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Chinese climber Luo Zhilu, 16, in action at the Climbing World Cup in Brixen Italy. Photo: Lena Drapella/IFSC

Meet Luo Zhilu, the 16-year-old at the forefront of China’s climbing boom

  • Hundreds of climbing gyms have been opening up across China, with the sport now backed financially by the government
  • Luo becomes first Chinese boulderer to medal at World Cup, and is now aiming for the podium at Asian Games and Olympics

Few expected to see an unknown 16-year-old girl from China get the better of world champions and Olympic medallists at the International Federation of Sport Climbing (IFSC) World Cup this month.

But Luo Zhilu’s historic third-placed finish in Brixen, a town in northern Italy, was emblematic of a sport that has been booming in China, whose climbers are steadily improving – and fast.

Hundreds of climbing gyms have been opening up across China, with the government supporting the growth of the Olympic sport by organising competitions with generous prize money, to the point elite climbers can even become full professionals.

Climbing Factory in Shanghai is one of China’s largest climbing gyms. Shanghai is one of China’s cities where climbing is most popular Photo: Climbing Factory

World class foreign coaches now work with the national and provincial teams, with the investment paying off when Chinese climbers Pan Yufei and Song Yiling qualified for the 2022 Tokyo Olympics.

Before Luo, no Chinese climber had ever medalled at the World Cup in bouldering – where athletes climb very short, but extremely difficult routes without a rope.

Now she is aiming even higher, for medals at the Asian Games and the Olympics.

Chinese climber Luo Zhilu in action at the Climbing World Cup. Photo: Lena Drapella/IFSC

“Get on the podium, or best of all – become champion,” she told CCTV in an interview in April, of her hopes for Hangzhou 2022, before the Asiad was postponed.

There are likely to be more young Chinese climbers breaking through internationally soon, with the children’s climbing scene also booming.

“The community of kids is very competitive,” Ola Przybysz – an elite Polish climber, coach and climbing gym co-owner in Shanghai – told the Post.

“I think it is a good environment to become good at competitions, and the parents are willing to provide the best for them to improve. There are lots of strong kids.”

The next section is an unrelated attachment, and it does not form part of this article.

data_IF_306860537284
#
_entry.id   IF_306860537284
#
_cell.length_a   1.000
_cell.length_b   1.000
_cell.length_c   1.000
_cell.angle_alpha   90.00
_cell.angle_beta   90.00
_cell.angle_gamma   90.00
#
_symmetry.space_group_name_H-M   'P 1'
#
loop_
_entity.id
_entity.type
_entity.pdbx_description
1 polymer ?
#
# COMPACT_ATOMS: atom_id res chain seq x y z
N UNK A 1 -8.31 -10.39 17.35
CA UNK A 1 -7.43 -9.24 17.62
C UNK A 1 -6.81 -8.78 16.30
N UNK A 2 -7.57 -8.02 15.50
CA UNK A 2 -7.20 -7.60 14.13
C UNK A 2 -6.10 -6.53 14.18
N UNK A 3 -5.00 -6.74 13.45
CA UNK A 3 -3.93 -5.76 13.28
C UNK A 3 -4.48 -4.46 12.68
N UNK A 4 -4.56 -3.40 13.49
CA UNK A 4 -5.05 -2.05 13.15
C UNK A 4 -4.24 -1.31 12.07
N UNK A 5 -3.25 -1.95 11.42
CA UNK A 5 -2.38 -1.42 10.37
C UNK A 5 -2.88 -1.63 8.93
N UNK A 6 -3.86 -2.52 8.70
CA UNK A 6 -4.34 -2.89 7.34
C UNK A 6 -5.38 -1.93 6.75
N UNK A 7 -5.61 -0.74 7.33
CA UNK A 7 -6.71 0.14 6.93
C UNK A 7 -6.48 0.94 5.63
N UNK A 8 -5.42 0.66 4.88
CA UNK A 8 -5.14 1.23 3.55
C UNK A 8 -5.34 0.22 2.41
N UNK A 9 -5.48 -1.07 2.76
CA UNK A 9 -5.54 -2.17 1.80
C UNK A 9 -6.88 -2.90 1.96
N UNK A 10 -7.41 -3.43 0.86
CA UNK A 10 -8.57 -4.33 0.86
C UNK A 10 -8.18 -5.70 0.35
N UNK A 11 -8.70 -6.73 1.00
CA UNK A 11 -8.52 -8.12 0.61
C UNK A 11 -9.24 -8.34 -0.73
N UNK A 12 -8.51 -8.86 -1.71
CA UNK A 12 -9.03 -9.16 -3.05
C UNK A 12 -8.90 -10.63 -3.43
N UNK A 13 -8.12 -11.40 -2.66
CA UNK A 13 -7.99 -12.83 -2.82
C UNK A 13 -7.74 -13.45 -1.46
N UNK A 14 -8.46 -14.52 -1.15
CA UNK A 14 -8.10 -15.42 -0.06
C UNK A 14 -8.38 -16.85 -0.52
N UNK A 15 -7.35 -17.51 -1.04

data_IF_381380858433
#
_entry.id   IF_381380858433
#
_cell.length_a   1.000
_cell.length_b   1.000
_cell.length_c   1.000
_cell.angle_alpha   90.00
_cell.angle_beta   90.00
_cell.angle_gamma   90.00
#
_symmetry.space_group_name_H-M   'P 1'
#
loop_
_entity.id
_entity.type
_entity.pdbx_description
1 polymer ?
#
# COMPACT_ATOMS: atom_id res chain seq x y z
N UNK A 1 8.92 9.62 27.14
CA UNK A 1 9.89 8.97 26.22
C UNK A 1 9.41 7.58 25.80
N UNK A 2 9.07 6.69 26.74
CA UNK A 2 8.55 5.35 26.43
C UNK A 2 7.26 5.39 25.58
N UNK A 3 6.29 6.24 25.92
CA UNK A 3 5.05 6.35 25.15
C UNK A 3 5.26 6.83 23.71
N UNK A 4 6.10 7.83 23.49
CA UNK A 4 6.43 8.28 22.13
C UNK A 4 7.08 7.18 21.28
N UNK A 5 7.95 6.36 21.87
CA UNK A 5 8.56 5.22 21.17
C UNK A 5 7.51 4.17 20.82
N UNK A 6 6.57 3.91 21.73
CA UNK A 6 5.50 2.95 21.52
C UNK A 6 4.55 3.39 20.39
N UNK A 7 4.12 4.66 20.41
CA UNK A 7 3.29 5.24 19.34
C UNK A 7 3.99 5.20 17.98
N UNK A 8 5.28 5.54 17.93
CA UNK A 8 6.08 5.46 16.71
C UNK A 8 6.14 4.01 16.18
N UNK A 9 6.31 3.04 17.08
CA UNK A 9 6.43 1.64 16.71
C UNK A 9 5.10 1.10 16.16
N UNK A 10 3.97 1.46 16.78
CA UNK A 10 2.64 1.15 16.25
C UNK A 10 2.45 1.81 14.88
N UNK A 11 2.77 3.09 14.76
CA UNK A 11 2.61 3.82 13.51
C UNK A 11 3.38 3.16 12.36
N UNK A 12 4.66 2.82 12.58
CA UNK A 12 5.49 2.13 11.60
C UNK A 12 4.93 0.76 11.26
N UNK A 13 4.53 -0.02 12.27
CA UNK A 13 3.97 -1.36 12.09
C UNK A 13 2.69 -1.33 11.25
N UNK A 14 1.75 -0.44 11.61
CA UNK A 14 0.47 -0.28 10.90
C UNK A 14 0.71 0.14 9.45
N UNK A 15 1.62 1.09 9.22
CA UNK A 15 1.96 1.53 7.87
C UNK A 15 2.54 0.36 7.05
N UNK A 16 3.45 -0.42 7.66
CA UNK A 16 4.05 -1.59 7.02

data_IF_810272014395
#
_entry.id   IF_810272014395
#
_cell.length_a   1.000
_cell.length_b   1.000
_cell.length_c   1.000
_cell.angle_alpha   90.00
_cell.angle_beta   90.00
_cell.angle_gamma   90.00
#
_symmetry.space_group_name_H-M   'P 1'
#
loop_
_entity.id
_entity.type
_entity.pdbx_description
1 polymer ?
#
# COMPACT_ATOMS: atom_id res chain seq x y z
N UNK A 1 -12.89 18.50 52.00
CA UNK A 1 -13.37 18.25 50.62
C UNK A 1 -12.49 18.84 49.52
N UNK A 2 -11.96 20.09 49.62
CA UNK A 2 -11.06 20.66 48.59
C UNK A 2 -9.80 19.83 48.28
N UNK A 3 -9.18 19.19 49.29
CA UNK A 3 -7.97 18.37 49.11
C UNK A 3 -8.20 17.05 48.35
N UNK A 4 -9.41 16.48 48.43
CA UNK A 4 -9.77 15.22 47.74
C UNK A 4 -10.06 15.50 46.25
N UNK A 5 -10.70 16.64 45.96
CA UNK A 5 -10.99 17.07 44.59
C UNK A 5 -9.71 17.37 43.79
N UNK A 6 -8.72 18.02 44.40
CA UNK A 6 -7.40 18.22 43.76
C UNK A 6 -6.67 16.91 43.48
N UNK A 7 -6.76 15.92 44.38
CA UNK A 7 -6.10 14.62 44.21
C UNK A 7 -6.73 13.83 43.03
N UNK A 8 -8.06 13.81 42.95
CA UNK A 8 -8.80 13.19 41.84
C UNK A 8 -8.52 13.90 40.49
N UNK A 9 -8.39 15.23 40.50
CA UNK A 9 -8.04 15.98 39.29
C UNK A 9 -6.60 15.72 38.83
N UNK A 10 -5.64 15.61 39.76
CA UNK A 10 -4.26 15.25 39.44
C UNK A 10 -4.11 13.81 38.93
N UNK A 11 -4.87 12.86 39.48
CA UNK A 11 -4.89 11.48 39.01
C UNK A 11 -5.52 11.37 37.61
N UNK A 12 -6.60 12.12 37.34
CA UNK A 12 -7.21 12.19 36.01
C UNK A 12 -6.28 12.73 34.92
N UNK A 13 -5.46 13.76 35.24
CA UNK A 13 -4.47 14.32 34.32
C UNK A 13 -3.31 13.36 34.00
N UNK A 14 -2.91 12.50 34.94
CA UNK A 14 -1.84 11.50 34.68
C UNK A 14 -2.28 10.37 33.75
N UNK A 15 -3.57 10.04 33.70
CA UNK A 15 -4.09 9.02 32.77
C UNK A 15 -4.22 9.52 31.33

Parents in China think that climbing is a good sport for children because it builds character. Photo Climbing Factory

Luo, originally from Beijing, started climbing when she was 6, and after just one year competed in a prestigious Kailas National Future Stars competition, finishing eighth.

She went on to win a raft of different major national junior competitions in the three major climbing disciplines of bouldering, difficulty and speed, proving herself an outstanding all-round talent.

Luo’s breakthrough came in 2019, when she was 13. Competing against adults in the national championships, Lu won three gold medals – in difficulty, bouldering, and combined. The combined discipline – where overall winners are determined by adding their scores in bouldering, speed climbing and difficulty – is in the Olympic programme.

Luo Zhilu is aiming for podiums at the Asian Games and the Olympics. Photo: Lena Drapella/IFSC

In 2021, Luo announced herself as the best female all-round climber in China by winning the combined programme at the 14th China National Games. She followed that up by winning the bouldering programme at the National Climbing Championships. Luo now climbs for the Shaanxi provincial team – recognised as the best in the country.

But training with the female team was no longer producing results, and did not push Luo enough, national coach Cao Rongwu said in an interview with CCTV.

At the start of 2022, Luo became the first female climber brought to train with China’s best male climbers, and the “the improvement was really obvious”.

“Before, when I did hard routes, I could not hold on well to sloping holds,” she said. “But now I am better. I have goals – I want to do better than the men I train with.

Then came the Brixen stage of the World Cup, where Luo was in fourth place in the final round, with one more route to go.

She was unable to catch the leaders – the USA’s Natalia Grossman and Germany’s Hannah Meul – but had a shot of beating 2022 Olympic silver medallist and 2018 World Cup champion Miho Nonaka of Japan to bronze.

Lu completed the route on her second attempt, making the final and hardest move – a delicate balancing act relying on a small left-hand hold – look easy. Nonaka fell on this move on every attempt, and finished fourth.

“To see Luo Zhilu on the podium in Brixen was fantastic,” as IFSC spokesperson told the Post.

“I am sure that the Chinese team will prove to be a tough competitor, in all disciplines, in the coming future.”